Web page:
The day was hot but not overbearing - we took it a bit easy, and tried to stay in the shade. We did go on a search for a bank to get some shekels, and found that most of the banks in Israel seem to be on the Plus system, while we have a Cirrus card. Finally we found one, quite a ways up Jaffa street.
We dropped by the hotel to make some arrangements for the next few days, and then went out to a local restaurant called Off the Corner for salads and homemade pot pies. Things aren't cheap here - this meal was over $30 - but the food was pretty good.
After dinner we stopped by Ben & Jerry's for an ice cream, and then spent a while in an internet cafe, researching for our trip and working on the site.
We slept in again - something about the heat really saps our energy, even though our room is nicely air conditioned. Then we spent the morning arranging things for the next few days, packing, and eating breakfast.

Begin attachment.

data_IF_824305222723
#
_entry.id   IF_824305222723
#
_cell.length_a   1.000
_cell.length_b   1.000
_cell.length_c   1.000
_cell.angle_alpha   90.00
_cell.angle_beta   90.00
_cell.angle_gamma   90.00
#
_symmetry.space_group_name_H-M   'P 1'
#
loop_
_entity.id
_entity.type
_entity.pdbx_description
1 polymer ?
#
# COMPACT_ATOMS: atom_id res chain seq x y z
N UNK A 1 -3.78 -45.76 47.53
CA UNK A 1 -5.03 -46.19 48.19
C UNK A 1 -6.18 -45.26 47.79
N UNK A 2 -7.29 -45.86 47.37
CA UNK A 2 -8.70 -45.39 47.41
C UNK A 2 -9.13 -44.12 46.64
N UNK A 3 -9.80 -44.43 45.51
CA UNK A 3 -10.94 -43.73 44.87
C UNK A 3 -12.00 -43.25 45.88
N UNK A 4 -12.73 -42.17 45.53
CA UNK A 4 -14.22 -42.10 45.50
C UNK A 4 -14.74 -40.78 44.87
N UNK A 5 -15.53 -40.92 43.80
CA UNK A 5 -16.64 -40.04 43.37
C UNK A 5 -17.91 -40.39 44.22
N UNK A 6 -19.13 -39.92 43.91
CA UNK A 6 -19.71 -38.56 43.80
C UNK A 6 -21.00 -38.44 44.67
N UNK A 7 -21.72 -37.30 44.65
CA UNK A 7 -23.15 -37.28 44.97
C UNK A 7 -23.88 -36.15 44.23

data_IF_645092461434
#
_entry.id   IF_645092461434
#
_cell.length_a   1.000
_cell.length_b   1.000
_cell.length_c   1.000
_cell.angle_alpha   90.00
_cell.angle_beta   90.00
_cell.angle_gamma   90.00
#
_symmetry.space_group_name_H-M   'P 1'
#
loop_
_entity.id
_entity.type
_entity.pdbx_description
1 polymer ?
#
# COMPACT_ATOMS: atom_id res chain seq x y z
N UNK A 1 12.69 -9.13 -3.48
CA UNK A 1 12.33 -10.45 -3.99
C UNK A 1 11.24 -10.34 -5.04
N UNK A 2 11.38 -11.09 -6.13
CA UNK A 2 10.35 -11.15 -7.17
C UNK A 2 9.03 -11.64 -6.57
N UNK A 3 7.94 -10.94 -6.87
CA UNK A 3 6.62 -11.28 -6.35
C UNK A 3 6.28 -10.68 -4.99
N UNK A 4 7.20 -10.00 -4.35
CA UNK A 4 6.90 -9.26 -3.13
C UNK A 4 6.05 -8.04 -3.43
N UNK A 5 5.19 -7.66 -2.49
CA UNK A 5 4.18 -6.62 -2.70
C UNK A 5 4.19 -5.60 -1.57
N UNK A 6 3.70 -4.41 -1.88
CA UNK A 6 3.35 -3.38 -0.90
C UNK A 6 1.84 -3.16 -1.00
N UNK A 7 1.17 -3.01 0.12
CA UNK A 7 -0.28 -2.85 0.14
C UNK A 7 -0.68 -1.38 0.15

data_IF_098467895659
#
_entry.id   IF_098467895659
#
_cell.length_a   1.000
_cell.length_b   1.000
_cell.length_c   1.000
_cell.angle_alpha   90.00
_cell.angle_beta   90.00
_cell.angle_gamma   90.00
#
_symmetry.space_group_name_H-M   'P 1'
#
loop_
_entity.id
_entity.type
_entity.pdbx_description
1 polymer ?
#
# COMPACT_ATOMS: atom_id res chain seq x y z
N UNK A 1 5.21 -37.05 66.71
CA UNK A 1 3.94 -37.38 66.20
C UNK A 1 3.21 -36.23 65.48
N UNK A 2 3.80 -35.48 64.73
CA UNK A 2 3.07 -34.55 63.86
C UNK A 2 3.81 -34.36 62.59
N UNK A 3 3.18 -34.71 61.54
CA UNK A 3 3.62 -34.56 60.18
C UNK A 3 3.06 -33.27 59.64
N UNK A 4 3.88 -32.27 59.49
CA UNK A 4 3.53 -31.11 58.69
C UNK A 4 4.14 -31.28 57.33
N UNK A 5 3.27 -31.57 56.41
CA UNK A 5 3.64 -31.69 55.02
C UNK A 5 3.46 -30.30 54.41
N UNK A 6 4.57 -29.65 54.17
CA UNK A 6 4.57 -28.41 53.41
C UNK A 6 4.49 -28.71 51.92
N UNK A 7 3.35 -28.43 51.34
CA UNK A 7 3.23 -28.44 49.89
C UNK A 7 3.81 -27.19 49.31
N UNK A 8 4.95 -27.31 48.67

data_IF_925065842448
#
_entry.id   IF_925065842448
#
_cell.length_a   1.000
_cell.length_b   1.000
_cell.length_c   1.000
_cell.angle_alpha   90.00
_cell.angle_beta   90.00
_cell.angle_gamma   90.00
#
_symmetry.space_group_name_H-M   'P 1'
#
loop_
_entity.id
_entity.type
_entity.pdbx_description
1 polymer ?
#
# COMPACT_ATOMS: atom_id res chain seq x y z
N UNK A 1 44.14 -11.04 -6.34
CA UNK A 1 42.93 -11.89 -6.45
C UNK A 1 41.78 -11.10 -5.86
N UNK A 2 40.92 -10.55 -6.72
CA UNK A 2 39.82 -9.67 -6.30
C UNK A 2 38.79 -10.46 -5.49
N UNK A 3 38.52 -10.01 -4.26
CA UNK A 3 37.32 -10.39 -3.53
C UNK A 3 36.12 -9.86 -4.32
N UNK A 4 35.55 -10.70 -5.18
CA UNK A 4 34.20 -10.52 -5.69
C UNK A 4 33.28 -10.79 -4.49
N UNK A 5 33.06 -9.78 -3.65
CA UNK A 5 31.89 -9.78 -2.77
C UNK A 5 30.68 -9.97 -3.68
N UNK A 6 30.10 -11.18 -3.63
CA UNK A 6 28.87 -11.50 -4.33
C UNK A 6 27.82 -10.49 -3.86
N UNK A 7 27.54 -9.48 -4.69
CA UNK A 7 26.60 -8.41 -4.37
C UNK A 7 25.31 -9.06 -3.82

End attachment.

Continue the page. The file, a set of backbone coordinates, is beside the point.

We went back into the old city again during the late morning, and once again our timing was poor - the Dome of the Rock was closed to tourists for noon prayer. We walked around the city a bit more, then headed back to pick up our rental car.
Once we got the car (Eldan gave us a full briefing on all of the car's controls - very useful, all rental companies should do this), we took quite a scenic route to the Holocaust Memorial. The drivers are a bit aggressive, and the signage is not good, but with Louisa's excellent map reading skills and Tom's careful driving, we got there in one piece.